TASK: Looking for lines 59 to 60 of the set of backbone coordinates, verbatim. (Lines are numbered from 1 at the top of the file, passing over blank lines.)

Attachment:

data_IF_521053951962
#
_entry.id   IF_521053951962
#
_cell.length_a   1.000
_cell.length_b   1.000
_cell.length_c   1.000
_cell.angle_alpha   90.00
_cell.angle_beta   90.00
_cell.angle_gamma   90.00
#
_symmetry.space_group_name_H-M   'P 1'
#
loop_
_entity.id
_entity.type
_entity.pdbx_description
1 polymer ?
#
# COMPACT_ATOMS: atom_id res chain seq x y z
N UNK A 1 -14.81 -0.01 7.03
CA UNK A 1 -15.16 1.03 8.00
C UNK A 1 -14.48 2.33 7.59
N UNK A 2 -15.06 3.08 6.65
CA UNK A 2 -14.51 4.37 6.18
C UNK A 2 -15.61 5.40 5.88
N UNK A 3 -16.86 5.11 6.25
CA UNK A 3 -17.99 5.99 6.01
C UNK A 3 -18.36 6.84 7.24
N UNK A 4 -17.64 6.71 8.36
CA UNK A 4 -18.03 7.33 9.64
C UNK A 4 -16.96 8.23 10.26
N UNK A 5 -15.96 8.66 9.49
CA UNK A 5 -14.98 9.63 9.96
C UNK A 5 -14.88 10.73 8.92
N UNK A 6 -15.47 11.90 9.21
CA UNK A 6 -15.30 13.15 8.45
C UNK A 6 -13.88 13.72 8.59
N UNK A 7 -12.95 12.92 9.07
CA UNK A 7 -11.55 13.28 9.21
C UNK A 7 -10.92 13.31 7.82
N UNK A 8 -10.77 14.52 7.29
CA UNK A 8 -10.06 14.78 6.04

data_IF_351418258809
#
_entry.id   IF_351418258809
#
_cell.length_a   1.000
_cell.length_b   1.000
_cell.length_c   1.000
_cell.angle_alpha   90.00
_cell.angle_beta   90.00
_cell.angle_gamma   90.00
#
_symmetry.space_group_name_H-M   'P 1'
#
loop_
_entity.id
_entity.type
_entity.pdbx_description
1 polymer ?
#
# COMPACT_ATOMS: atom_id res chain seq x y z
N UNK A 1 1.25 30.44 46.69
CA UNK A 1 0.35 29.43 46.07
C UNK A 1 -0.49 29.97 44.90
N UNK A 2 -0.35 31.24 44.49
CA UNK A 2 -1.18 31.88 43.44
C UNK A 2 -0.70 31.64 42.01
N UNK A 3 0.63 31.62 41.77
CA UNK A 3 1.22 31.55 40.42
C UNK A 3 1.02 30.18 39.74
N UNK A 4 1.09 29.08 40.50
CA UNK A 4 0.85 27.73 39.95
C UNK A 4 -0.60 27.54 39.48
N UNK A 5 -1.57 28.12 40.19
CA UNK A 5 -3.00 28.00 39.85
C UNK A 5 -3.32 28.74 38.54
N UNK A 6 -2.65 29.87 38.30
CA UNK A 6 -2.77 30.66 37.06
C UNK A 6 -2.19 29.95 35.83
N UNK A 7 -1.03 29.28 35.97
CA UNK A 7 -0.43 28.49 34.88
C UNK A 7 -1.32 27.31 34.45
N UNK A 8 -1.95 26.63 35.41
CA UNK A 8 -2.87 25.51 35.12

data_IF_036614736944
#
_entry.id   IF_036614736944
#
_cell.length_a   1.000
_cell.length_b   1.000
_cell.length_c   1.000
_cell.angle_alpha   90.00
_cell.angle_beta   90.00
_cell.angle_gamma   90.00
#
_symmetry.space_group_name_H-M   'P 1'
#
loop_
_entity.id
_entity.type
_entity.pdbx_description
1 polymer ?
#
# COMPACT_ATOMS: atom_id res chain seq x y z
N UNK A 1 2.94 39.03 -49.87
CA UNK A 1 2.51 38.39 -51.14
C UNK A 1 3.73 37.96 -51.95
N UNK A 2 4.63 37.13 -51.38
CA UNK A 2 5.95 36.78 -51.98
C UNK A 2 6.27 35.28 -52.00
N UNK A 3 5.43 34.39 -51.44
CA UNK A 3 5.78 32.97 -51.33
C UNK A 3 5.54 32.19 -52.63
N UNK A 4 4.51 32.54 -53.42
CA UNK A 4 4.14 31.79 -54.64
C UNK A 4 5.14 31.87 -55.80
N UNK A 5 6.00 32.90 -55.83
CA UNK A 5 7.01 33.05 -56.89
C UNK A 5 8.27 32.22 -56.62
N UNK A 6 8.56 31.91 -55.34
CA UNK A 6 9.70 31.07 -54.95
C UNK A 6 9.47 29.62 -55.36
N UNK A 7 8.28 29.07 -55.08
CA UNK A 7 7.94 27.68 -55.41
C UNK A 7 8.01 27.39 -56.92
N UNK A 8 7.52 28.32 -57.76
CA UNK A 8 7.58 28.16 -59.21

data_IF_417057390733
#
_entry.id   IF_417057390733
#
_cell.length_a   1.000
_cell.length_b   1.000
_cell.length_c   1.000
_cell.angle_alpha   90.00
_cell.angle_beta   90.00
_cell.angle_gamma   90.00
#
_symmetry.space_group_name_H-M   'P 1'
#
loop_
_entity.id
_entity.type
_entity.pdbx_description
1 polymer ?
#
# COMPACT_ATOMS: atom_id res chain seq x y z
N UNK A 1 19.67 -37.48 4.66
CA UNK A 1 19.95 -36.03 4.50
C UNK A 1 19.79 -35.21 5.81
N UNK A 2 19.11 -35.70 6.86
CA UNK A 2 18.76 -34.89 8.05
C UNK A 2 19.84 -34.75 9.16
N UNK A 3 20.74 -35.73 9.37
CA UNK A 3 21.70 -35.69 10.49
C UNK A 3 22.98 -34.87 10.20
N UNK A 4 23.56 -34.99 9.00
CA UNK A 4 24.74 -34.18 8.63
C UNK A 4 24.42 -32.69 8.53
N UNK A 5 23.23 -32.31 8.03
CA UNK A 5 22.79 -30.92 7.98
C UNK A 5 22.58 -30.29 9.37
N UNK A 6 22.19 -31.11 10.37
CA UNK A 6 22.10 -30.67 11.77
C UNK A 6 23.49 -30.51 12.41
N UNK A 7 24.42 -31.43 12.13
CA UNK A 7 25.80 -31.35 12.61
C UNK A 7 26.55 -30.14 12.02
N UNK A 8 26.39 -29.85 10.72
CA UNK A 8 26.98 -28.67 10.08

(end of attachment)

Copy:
_entity.type
_entity.pdbx_description